Even a degree in exercise science is not without problems because one doesn't know (without analyzing the course work) if the major (by title) is a new program of study or simply a change in the department name in which the old course work still remains in place. All one has to do is look up several colleges on the internet to verify this point.
The problem is multi-dimensional, but it shouldn't take from what has already evolved as a natural state of academic and professional development. Consequently, only academic exercise physiology programs graduate exercise physiologists. Programs by the name of exercise science can not graduate exercise physiologists no more so than an academic major in science can graduate a biologist.
The problem lies not with the academic exercise physiology programs, but instead with programs that do not offer a major in exercise physiology. Such programs should be updated with an adequate listing of course work. In some cases, many of the college instructors may require better academic training. This is not a new thought or criticism. The issue of quality instructors dates back for decades. Part of the problem is the lack of a professional organization to guide the development of the professional and, in particular, the development of the instructional courses in exercise physiology.
Not surprisingly, it is difficult to emphasize the importance of title without discussing the importance of qualified faculty to oversee rigorous requirements for exercise physiology students. In fact, it is now time more than ever before to address both issues at the undergraduate level and not just at the doctorate level. Exercise physiology is now more than only an in-depth academic preparation at the doctorate level. Graduate programs are important but now undergraduate programs that offer exercise physiology course work are important too.
Hence, the era has ended when only PhDs can be called exercise physiologists. With the ending of one era and the beginning of another era, there is justification in acknowledging an exercise physiologist by title. This approach is consistent with the earlier examples of being a nurse after earning an undergraduate degree in nursing.
Since physiology societies and sports medicine organizations have not worked to promote the identification and/or upgrade of the content of what constitutes an exercise physiology curriculum, it the responsibility of the exercise physiologists who teach in the academic settings to do so. However, college professors have been very slow in addressing this point. Exercise physiologists have joined the college ranks as professors, and have ended up teaching essentially the same three or four exercise physiology courses year after year. The professors have not addressed the issue of curriculum revision from an exercise physiologist's point of view. Essentially no one has addressed which courses should be taught, how they should taught, how much hands-on experiences or laboratory opportunities are required and so forth. Not until the organization of the American Society of Exercise Physiologists (ASEP) has there been an emphasis on academic development and consistency from one college to the next.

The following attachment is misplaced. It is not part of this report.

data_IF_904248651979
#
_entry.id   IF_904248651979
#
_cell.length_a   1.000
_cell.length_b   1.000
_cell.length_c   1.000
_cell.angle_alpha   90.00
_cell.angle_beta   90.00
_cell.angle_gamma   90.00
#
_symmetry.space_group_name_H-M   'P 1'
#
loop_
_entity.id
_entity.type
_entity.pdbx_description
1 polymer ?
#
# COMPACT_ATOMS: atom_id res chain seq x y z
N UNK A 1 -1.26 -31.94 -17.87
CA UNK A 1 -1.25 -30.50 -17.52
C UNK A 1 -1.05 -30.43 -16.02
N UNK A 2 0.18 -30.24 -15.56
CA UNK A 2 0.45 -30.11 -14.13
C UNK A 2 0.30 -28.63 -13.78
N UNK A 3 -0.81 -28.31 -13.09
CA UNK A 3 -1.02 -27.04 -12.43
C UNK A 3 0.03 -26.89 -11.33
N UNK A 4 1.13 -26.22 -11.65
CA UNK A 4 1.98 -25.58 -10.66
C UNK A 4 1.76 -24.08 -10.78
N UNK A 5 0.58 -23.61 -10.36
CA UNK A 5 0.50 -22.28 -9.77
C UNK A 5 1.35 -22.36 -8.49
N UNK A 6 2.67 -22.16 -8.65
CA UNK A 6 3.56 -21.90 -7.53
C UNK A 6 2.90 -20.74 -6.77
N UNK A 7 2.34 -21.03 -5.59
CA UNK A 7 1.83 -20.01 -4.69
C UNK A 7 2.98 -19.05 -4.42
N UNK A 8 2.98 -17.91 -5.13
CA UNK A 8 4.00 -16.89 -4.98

Given the lack of significant in-roads into communicating "what is what" -- exercise physiologists have thus done their work without considering the pitfalls of continuing without serious thought given to professionalism, program prerequisites, and cognate course requirements at all levels of the students' education. As a result, there is the notion that certification by sports medicine groups will legitimize the field. Surely, everyone realizes that any certification process that doesn't require a specific educational foundation (as in a college degree) is essentially useless. It is truly a bandage that will not work. It can not correct the problem of lack of attention paid to professionalism.
Because ASEP is the professional organization committed to the unity of exercise physiologists and the professionalization of exercise physiology, it will attract the attention of national and international thinkers. Many of these thinkers will embrace the move towards more academic programs (majors) in exercise physiology and less in exercise science. Specialization will gradually fall by the wayside as professionalization through better and more comprehensive course content and hands-on laboratory and internship opportunities become commonplace. The academic structure will be degree specific with professional expectations and outcomes. The Society will empower exercise physiologists thus enabling them to advance in the job market. It will embrace all aspects of exercise physiology, particularly the title of the profession.
is in a title? Everything! Exercise physiology defines who we are and what
we do. Today, we are a mix of exercise scientists and exercise physiologists.
In the near future, more of us will be exercise physiologists and less
exercise scientists. There is a difference. Interestingly, Charles Tipton
used the title "exercise physiology (ogists)" nearly 80 times in his paper
entitled, "Contemporary Exercise Physiology: Fifty Years...." I believe
the title "exercise science" was used one time in the 24 page paper. Also
important and of major significance is the title of the piece. Think about
it. Our power lies in our title as exercise physiologist!
Steven Jungbauer, MA, MBA, FAACVPRDefining the Exercise Physiologist
Introduces the "first-ever" ASEP Procedures Recommendation
Procedures Recommendation I: Accurate Assessment of Muscular Strength and